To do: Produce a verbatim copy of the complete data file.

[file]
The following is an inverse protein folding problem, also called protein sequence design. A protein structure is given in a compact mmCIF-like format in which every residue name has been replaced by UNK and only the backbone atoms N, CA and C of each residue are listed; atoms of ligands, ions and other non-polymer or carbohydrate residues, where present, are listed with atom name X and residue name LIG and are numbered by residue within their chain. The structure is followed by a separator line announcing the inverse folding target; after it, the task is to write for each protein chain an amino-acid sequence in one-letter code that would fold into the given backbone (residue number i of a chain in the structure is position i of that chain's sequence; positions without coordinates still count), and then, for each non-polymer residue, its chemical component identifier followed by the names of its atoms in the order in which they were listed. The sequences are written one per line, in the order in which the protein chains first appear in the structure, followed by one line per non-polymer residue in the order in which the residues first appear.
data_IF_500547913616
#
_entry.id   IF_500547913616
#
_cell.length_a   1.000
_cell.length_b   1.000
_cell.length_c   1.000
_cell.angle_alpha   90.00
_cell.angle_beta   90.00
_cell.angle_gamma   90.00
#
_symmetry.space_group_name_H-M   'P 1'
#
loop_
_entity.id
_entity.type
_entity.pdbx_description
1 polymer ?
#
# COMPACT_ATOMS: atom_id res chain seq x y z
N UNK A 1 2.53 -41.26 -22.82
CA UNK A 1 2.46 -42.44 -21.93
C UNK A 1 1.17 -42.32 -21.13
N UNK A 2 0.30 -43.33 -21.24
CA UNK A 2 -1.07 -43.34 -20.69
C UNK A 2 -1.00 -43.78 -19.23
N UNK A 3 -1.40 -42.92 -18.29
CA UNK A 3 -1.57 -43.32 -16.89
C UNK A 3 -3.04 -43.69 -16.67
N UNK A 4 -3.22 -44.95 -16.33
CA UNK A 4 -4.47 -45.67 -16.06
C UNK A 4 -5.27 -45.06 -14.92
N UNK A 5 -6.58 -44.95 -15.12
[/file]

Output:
The following is an inverse protein folding problem, also called protein sequence design. A protein structure is given in a compact mmCIF-like format in which every residue name has been replaced by UNK and only the backbone atoms N, CA and C of each residue are listed; atoms of ligands, ions and other non-polymer or carbohydrate residues, where present, are listed with atom name X and residue name LIG and are numbered by residue within their chain. The structure is followed by a separator line announcing the inverse folding target; after it, the task is to write for each protein chain an amino-acid sequence in one-letter code that would fold into the given backbone (residue number i of a chain in the structure is position i of that chain's sequence; positions without coordinates still count), and then, for each non-polymer residue, its chemical component identifier followed by the names of its atoms in the order in which they were listed. The sequences are written one per line, in the order in which the protein chains first appear in the structure, followed by one line per non-polymer residue in the order in which the residues first appear.
data_IF_500547913616
#
_entry.id   IF_500547913616
#
_cell.length_a   1.000
_cell.length_b   1.000
_cell.length_c   1.000
_cell.angle_alpha   90.00
_cell.angle_beta   90.00
_cell.angle_gamma   90.00
#
_symmetry.space_group_name_H-M   'P 1'
#
loop_
_entity.id
_entity.type
_entity.pdbx_description
1 polymer ?
#
# COMPACT_ATOMS: atom_id res chain seq x y z
N UNK A 1 2.53 -41.26 -22.82
CA UNK A 1 2.46 -42.44 -21.93
C UNK A 1 1.17 -42.32 -21.13
N UNK A 2 0.30 -43.33 -21.24
CA UNK A 2 -1.07 -43.34 -20.69
C UNK A 2 -1.00 -43.78 -19.23
N UNK A 3 -1.40 -42.92 -18.29
CA UNK A 3 -1.57 -43.32 -16.89
C UNK A 3 -3.04 -43.69 -16.67
N UNK A 4 -3.22 -44.95 -16.33
CA UNK A 4 -4.47 -45.67 -16.06
C UNK A 4 -5.27 -45.06 -14.92
N UNK A 5 -6.58 -44.95 -15.12